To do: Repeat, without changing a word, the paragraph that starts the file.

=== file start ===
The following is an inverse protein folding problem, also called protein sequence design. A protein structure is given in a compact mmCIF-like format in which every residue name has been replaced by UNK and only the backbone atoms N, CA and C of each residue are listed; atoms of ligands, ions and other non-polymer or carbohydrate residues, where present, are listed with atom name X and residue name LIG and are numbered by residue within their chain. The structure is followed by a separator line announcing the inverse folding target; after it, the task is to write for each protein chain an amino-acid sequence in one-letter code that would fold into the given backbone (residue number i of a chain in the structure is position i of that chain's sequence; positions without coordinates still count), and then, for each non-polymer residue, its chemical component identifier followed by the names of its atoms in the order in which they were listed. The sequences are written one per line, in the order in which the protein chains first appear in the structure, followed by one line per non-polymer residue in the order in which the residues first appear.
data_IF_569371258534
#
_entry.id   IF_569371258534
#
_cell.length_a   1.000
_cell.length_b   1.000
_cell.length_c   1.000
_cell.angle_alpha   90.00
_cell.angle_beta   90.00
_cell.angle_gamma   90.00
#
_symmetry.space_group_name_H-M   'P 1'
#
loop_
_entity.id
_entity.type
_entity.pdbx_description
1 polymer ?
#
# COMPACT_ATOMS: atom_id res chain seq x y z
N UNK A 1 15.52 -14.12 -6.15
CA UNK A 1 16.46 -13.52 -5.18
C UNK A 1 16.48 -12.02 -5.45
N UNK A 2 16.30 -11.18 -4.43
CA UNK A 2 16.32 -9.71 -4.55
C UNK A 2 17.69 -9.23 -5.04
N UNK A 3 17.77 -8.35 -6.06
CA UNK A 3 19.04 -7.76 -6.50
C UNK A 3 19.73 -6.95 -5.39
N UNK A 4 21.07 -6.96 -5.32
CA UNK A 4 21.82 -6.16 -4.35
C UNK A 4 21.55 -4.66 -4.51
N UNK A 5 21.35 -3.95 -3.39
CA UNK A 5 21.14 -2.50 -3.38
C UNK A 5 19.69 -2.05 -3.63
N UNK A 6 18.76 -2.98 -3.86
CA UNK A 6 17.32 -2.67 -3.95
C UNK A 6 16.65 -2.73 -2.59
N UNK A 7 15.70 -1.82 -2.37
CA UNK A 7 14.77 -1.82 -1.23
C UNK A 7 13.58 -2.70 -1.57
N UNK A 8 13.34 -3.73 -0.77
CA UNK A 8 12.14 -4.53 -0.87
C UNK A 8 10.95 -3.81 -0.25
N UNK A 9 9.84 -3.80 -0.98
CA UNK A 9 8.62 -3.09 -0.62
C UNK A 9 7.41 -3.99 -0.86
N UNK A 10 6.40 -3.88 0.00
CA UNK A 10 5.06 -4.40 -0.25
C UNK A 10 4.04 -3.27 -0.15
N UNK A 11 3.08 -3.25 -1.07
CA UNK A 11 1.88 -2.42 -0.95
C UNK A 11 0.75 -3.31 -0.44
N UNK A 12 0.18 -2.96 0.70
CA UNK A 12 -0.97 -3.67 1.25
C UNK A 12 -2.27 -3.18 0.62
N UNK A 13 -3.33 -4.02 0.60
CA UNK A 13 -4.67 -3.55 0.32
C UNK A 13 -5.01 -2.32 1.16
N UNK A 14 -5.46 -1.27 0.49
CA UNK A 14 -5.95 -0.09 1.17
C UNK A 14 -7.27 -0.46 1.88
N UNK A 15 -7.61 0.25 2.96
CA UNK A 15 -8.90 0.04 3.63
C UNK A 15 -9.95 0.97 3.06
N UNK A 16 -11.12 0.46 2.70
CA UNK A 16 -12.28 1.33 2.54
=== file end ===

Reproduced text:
The following is an inverse protein folding problem, also called protein sequence design. A protein structure is given in a compact mmCIF-like format in which every residue name has been replaced by UNK and only the backbone atoms N, CA and C of each residue are listed; atoms of ligands, ions and other non-polymer or carbohydrate residues, where present, are listed with atom name X and residue name LIG and are numbered by residue within their chain. The structure is followed by a separator line announcing the inverse folding target; after it, the task is to write for each protein chain an amino-acid sequence in one-letter code that would fold into the given backbone (residue number i of a chain in the structure is position i of that chain's sequence; positions without coordinates still count), and then, for each non-polymer residue, its chemical component identifier followed by the names of its atoms in the order in which they were listed. The sequences are written one per line, in the order in which the protein chains first appear in the structure, followed by one line per non-polymer residue in the order in which the residues first appear.